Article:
RE: [Harp-L] Soldering Reeds
- To: harp-l@xxxxxxxxxx
- Subject: RE: [Harp-L] Soldering Reeds
- From: Zombor Kovacs <zrkovacs@xxxxxxxxx>
- Date: Tue, 10 Apr 2007 09:11:07 -0700 (PDT)
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Loctite has different kind of steel filled epoxies.
Although Im working for Loctite, I have never tried
using epoxy for reed tuning. However I can recommend
some of them if somebody wants to try. All of these
contain steel powder, they are for metal repair, so
you just go and buy it, no need to buy powder
The availability of the types in the US can be
different from Europe. These glues are usually sold in
hardware stores, screw/bold shops, or probably tool
First I would go for the most frequent one - Loctite
3450, which comes in a 25ml twin syringe. The working
life is 4-6 minutes. After this it starts curing. Cure
time is about 30 minutes.
working life mixed: 3 minutes
cure time at room temp.: 10 minutes
working life mixed: 8 minutes
cure time at room temp.: 30 minutes
You can download their tech datasheets from
and search for photos on google.
The disadvantage compared to soldering is that it is
much slower. Also if you are bonding, a basic rule is
to clean the surfaces to be bonded. We usually use
Loctite 7063 which is a solvent based cleaning spray,
but fine sandpaper and alcohol should be fine. I would
recommend sandpaper also, because it roughens the
surfaces, and the glue will stick better.
Personally I would rather use soldering, but
I have sometimes used instand adhesives, like Loctite
401 with Loctite 7455 activator to make it cure fast.
There are several ways. I would think soldering is the
safest if we dont want anything in our lungs. I am not
saying adhesives dont stick (this is my job) but if
you dont clean the surfaces and dont have the right
glue, nobody knows the result for sure. I have
automotive customers mostly and they usually test a
glue before using them in mass production (vibration
tests, humidity tests, mechanical shear, compressive,
tensile strength tests, heat tests etc.) only after
these use them. So the tests is up to everybody
whoever wants to try, I just mentioned a few things to
consider. An adhesive can work very well, but one
needs to find the right one, AND use it correctly. So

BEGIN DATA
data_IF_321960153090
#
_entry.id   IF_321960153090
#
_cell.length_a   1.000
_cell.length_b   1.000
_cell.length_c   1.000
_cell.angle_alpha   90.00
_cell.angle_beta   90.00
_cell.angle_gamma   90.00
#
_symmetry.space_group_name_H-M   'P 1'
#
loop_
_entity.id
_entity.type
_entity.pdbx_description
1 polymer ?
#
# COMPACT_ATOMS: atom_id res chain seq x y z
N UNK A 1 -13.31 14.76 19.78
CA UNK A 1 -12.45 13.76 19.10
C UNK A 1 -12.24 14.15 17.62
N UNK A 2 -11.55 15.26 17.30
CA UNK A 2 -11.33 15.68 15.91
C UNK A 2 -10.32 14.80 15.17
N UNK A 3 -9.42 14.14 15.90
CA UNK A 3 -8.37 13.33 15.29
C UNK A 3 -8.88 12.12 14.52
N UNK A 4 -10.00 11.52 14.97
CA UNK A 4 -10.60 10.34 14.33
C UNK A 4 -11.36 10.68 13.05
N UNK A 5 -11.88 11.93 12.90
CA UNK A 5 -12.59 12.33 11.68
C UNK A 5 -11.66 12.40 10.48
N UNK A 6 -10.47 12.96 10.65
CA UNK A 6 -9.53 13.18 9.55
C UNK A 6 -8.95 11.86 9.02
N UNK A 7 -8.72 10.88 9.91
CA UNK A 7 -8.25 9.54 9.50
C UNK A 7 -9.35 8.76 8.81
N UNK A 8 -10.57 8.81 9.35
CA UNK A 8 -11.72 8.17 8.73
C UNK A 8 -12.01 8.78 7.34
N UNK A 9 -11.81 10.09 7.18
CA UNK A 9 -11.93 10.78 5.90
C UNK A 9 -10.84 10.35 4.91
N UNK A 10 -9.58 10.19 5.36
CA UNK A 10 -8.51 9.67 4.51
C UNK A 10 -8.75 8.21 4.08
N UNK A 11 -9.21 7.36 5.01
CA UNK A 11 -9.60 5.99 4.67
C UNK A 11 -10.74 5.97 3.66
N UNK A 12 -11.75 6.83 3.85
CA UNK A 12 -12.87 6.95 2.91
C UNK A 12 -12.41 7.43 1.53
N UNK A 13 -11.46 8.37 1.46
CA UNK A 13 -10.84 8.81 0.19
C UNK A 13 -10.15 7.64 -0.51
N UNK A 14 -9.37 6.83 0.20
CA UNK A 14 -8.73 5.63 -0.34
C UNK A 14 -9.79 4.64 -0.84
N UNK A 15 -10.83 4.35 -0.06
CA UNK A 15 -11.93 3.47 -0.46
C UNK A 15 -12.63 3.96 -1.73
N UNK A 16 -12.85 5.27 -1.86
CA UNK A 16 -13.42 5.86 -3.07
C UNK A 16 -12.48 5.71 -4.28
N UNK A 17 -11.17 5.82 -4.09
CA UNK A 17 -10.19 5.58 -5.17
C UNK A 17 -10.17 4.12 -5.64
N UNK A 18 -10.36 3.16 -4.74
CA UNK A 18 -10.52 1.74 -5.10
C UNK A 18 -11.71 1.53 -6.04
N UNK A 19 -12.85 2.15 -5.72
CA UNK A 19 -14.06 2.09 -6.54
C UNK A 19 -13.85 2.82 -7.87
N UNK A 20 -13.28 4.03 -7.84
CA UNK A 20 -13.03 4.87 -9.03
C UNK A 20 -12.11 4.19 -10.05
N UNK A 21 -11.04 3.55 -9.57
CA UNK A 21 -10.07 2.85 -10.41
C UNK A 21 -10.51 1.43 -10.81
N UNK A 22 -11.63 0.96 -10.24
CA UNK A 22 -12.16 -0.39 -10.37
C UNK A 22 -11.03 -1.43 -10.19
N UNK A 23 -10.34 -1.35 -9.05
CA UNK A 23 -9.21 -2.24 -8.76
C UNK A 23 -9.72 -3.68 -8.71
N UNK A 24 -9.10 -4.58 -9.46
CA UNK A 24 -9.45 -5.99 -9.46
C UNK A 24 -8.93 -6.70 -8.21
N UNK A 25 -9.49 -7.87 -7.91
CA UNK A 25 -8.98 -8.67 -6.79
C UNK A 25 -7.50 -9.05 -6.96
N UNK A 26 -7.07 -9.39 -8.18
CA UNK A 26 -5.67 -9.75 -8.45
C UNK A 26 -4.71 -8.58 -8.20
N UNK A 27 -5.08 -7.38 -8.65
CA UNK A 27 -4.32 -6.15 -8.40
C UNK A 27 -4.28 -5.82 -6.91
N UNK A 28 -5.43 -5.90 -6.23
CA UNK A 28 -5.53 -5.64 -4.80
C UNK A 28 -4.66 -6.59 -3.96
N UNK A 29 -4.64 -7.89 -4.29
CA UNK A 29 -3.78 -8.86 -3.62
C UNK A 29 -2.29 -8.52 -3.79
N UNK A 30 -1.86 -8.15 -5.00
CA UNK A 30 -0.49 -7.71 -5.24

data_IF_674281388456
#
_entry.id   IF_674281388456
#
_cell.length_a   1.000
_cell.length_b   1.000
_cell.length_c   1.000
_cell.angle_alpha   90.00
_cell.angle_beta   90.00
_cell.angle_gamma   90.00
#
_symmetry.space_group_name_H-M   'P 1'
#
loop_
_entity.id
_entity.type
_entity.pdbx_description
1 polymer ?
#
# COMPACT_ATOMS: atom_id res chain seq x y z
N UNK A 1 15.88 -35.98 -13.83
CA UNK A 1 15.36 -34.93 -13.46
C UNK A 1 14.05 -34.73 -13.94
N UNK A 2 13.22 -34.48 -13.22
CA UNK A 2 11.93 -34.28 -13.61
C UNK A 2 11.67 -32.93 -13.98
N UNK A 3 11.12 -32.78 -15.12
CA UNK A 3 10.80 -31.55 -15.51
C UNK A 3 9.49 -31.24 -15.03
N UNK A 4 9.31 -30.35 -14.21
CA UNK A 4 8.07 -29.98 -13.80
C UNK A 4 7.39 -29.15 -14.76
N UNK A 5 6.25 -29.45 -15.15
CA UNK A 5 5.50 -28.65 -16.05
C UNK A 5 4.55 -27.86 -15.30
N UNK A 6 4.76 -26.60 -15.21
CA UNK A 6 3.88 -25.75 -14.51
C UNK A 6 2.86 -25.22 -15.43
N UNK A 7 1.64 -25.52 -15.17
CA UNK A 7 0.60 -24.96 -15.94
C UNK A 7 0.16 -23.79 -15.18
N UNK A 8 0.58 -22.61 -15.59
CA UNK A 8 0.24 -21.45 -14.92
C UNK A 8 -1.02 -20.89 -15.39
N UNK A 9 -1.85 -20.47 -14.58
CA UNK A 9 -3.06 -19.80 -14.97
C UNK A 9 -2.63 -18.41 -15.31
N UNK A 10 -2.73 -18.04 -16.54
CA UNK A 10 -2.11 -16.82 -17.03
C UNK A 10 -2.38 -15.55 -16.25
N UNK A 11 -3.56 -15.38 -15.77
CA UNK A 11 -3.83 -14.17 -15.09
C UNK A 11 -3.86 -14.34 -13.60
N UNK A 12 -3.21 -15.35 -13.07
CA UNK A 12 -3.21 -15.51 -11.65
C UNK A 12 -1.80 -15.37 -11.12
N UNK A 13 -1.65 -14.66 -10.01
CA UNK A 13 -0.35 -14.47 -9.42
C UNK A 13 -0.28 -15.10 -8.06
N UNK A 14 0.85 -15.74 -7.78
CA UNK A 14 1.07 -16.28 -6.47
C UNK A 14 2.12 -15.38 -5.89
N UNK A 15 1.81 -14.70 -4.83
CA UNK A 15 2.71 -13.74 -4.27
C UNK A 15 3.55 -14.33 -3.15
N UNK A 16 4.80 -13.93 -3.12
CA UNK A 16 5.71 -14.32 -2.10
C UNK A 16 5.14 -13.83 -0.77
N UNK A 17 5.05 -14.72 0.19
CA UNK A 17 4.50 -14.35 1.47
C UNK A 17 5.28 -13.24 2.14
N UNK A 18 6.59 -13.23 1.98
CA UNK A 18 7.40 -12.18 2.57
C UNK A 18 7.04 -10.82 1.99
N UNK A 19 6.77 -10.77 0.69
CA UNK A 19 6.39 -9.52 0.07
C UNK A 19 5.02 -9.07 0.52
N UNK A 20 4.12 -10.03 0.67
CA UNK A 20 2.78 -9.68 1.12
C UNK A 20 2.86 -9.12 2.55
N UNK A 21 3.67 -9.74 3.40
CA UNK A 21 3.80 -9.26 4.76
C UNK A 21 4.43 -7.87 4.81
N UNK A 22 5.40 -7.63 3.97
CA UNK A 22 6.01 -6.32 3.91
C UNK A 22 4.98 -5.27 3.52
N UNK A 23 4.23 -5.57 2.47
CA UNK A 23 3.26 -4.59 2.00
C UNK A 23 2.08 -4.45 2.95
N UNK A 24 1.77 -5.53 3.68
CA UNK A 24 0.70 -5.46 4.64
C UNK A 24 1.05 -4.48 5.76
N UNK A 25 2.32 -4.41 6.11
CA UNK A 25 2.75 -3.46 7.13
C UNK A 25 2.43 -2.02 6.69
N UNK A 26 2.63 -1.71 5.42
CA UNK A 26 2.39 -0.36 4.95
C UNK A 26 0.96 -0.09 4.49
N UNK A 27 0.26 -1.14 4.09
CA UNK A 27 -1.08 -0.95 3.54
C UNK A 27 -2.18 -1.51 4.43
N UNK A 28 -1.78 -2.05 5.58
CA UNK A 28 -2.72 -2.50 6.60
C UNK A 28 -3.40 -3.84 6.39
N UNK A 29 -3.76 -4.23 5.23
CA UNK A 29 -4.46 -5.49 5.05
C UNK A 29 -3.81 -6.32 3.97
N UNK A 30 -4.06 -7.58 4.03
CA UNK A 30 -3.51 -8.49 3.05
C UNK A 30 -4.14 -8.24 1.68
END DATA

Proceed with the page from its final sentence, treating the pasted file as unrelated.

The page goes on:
good luck, if you have questions I can answer I will
try, but as I said, I have not tuned a reed with epoxy
and have not made tests. ALso one more thing. WIth
epoxies it is essential that you mix them VERY well.
THe reason is that especially the hardener is "not
very healthy" to put it this way, and we dont want
that in our bodies. So if you are using epoxies
remember to mix the two components thoroughly so all
of it cures through homogenously.
Instant adhesives (cyanoacrylates) are much more
harmless, the problem with them is that they are not
heavy enough, so they dont add enough mass to the
But if you only need a bit of retuning or altering in
pitch, they can be okay.
--- MLeFree <mlefree@xxxxxxxxxxxxxxxxxxxxxx> wrote:
> Matt Smart writes:
> > I am about to attempt to solder reeds to make a
> low C. I have never
> > soldered before. I usually just file the reeds.
> Can anyone offer
> > tips/instructions? thanks
> Matt and all, I tried soldering and even though I
> have a good deal of
> experience in soldering electronics and jewelry,
> discarded it in favor of
> Pat Missin's preferred method: brass powder mixed
> with an epoxy resin into a
> paste. The trick is finding the brass powder, as the
> techique is not only
> very easy and convenient to use but it has many
> other desireable attributes.
> I can place the right amount of paste more precisely
> and I have much better
> control when sanding it as I tune the reed than I do
> with solder. It's also
> very convenient in the sense that if you don't like
> your result, you can
> gingerly flick the chunk of hardened brass
> powder/epoxy mixture right off
> the reed with an Exacto knife, leaving a perfectly
> clean and undamaged reed
> surface. There's also the advantage of not having to
> use heat that may or
> may not effect the temper of the reed. Very
> reed-friendly by any comparison
> with soldering.
> Check out Pat's "Altered States" web site for the
> details, And Oh, yeah. You
> can find brass powder at sculptor supply houses. A
> little jar of it runs a
> few bucks and it will go a long way, enabling you to
> non-destructively tune
> a virtually unlimited number of reeds.
> Works for me. And Pat Missin. ;^)
> Harp-L is sponsored by SPAH, http://www.spah.org
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